BS in Agriculture in the Philippines

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Program Overview

Bachelor of Science in Agriculture (BSA) is a four year degree program designed to provide students with the technical knowledge in crop raising, agricultural chemicals, fertilizers, integrated pest management, seed conditioning and technology and other areas related to production and quality control in the food and fiber industry. In addition, it also teaches students about livestock raising and managing a farm or agribusiness.

The BS in Agriculture program helps students understand modern farming by teaching them the process and techniques in identifying, diagnosing, and analyzing problems and in designing, packaging, and applying technologies needed in the development and conservation of agriculture and food system resources.

Students who satisfactorily completed the first two years shall be awarded the Certificate of Agriculture Science (CAS) which the students may use for immediate employment or application for TESDA Skills Certification subject to the requirement of the specific TESDA Training Regulation being applied for.

Subjects and Curriculum

The subjects in the BSA curriculum are divided into three main categories:
  • General Education courses:
    Language and Humanities Cluster, Mathematics, Computer and Natural Science Cluster, Social Sciences Cluster, Mandated Subjects
  • Fundamental Agriculture courses:
    Crop Science, Crop Protection, Animal Science, Soil Science, Agricultural Extension and Communication, Agricultural Economics and Marketing, Introduction to Enterprise and Entrepreneurship, Introduction to Agriculture, Fundamentals of Agricultural Engineering, Genetics, Biotechnology and Society, Introduction to Ecological Agriculture, Methods of Agricultural Research
  • Core courses:
    Post Harvest Handling and Seed Technology, Principles and Practices of Plant Breeding, Propagation and Nursery Management, Beneficial Arthropods and Micro Organism, General Physiology and Toxicology, Animal Nutrition and Feeding, Slaughter of Animals and Processing of their Products, Soil Survey, Classification and Land Use, Management of Extension Programs, Basics of Project Study and Development, Agricultural Policy and Development, Agribusiness Commodity Systems, Seminar, Colloquium
Students of the BSA program are taught lessons through classroom lectures, hands-on and practical exercises and seminars. They also gain experience by visiting different government agencies and private institutions handling agriculture, farms and other Agribusinesses.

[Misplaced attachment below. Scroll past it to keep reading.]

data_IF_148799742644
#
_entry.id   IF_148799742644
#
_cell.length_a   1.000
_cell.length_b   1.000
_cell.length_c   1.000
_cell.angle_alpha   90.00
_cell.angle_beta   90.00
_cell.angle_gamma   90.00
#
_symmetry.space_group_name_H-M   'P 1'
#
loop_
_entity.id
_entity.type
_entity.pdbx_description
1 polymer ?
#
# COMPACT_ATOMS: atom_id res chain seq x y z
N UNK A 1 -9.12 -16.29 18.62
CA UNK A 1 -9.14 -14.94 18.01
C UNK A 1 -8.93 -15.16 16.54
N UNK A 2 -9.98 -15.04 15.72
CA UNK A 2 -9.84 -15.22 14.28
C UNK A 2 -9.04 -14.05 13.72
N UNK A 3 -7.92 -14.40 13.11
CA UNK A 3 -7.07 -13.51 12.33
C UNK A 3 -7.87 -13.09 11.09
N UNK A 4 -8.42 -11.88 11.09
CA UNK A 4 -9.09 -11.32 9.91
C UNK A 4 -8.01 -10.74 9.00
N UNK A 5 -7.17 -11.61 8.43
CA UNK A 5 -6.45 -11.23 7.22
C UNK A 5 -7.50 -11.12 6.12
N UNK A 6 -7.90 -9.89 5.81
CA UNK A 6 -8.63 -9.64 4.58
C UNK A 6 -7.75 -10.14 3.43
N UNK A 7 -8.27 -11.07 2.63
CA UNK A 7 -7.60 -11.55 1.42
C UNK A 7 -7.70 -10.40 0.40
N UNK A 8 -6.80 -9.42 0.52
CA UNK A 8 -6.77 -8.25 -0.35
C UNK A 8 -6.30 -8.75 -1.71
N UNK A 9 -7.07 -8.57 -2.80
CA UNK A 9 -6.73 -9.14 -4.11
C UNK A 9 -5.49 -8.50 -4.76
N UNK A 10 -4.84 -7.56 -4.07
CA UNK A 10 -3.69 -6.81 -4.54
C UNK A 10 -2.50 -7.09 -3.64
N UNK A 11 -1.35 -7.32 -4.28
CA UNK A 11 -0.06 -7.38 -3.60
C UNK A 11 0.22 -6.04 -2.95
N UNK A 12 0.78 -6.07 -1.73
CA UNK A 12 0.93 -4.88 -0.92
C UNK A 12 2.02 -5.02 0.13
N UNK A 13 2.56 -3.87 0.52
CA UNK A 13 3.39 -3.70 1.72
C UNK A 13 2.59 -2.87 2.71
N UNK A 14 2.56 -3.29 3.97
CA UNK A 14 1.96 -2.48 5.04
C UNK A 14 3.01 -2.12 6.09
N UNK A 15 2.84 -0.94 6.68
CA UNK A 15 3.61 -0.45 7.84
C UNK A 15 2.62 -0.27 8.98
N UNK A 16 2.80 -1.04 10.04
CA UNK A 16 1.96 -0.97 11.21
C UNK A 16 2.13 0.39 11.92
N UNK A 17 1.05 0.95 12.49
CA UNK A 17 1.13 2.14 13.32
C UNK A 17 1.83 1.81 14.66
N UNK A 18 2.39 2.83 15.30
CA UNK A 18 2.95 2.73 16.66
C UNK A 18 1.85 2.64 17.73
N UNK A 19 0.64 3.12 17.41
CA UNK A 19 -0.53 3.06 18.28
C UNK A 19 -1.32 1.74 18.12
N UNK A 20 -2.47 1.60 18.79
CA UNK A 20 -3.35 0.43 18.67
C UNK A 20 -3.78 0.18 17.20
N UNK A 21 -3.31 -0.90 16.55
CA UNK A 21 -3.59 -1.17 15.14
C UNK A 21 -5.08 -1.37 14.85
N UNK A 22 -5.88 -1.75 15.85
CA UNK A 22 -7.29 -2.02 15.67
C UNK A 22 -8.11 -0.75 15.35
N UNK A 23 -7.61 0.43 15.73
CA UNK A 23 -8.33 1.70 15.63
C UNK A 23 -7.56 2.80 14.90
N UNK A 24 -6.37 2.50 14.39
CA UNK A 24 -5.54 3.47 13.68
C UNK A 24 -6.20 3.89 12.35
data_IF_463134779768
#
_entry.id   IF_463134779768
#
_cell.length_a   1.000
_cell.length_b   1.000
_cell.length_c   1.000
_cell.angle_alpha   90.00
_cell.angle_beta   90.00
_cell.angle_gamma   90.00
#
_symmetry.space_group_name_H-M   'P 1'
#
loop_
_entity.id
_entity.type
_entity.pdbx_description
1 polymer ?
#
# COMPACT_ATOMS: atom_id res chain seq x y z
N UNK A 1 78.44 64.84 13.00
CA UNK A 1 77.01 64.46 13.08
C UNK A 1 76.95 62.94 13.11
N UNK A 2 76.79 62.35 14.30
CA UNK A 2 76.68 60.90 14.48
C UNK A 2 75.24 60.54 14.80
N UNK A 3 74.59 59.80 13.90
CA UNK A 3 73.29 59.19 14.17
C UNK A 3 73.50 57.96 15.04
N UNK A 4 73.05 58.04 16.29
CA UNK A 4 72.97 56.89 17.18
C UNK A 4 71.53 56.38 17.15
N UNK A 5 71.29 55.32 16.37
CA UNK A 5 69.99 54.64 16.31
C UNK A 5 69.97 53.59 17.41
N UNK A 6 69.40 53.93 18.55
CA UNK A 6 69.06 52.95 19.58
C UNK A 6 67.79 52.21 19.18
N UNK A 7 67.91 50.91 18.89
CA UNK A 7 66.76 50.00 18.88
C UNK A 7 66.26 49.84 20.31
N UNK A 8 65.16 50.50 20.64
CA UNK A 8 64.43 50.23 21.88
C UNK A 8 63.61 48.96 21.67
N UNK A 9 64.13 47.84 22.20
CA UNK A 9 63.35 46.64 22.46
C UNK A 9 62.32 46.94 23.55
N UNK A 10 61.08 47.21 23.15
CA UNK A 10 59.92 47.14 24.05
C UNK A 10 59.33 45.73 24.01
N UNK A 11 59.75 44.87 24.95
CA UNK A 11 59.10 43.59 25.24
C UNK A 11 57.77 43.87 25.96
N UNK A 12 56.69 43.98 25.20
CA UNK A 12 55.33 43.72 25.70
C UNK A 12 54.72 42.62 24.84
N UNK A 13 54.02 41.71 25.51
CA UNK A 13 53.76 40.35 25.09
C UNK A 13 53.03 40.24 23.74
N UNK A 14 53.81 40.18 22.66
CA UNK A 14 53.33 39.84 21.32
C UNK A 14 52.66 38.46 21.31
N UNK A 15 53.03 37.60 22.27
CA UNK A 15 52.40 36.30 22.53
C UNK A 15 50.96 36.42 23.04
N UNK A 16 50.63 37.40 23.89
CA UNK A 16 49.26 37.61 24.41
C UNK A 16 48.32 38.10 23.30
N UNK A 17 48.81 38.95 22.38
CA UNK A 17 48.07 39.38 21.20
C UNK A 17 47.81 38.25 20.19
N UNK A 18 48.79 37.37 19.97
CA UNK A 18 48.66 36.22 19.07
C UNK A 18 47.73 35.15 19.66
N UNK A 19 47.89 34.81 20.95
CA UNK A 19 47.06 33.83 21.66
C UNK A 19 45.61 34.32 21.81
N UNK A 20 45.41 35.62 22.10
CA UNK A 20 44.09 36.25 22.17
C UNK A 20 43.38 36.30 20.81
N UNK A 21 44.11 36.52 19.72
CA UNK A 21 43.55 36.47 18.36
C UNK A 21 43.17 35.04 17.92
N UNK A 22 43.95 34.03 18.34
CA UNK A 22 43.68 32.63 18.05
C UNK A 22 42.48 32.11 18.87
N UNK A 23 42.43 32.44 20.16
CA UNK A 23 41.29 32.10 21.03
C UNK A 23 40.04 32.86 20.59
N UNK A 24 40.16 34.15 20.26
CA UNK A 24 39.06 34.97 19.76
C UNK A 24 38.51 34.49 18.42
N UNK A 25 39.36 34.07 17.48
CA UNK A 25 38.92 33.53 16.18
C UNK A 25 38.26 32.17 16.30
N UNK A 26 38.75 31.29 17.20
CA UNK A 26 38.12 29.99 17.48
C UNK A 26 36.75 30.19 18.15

A Field Practice or On the Job Training and an undergraduate thesis must be completed to be able to qualify for graduation.

Comparing BS in Agriculture, BS Agricultural Engineering and BS in Agricultural Technology

In terms of the curriculum, BS in Agriculture is mainly focused on topics such as animal science, soil cultivation, crop production, livestock raising and the preparation and marketing of Agri-products.

BS Agricultural Engineering revolves around the application of engineering principles in the production, processing, handling and storage of food, fiber and materials. It also covers areas such as irrigation and drainage of agricultural land, soil erosion control, the planning of agricultural buildings and structures, post-harvest technology and agricultural waste management.

BS in Agricultural Technology is said to have the easiest curriculum, emphasizing on the application and integration of agricultural/biological sciences and agricultural techniques in the production and processing of food and agricultural products.

In terms of the duration, BS in Agriculture and BS in Agricultural Technology are completed within 4 years while BS Agricultural Engineering is a five year course. All three courses require their students to undergo an on the job training.

Among the three, only BS in Agricultural Technology does not have a board examination.

Is Agriculture a profession?

Agriculture is a profession. A graduate of BSA who passes the Agriculturist Licensure Examination is called a Licensed Agriculturist.

The responsibilities of an Agriculturist include:
  • Provide information or recommendations to farmers or other landowners regarding ways in which they can best use land, promote plant growth, or avoid or correct problems such as erosion.
  • Develop new or improved methods or products for controlling or eliminating weeds, crop diseases, or insect pests.
  • Study soil characteristics to classify soils on the basis of factors such as geographic location, landscape position, or soil properties and develop ways of altering soils to suit different types of plants.
  • Investigate responses of soils to specific management practices to determine the use capabilities of soils and the effects of alternative practices on soil productivity.
  • Plan and supervise land conservation and reclamation programs for industrial development projects, and waste management programs for composting and farming.
  • Conduct experiments to develop new or improved varieties of field crops, focusing on characteristics such as yield, quality, disease resistance, nutritional value, or adaptation to specific soils or climates.
  • Survey undisturbed or disturbed lands for classification, inventory, mapping, environmental impact assessments, environmental protection planning, conservation planning, or reclamation planning.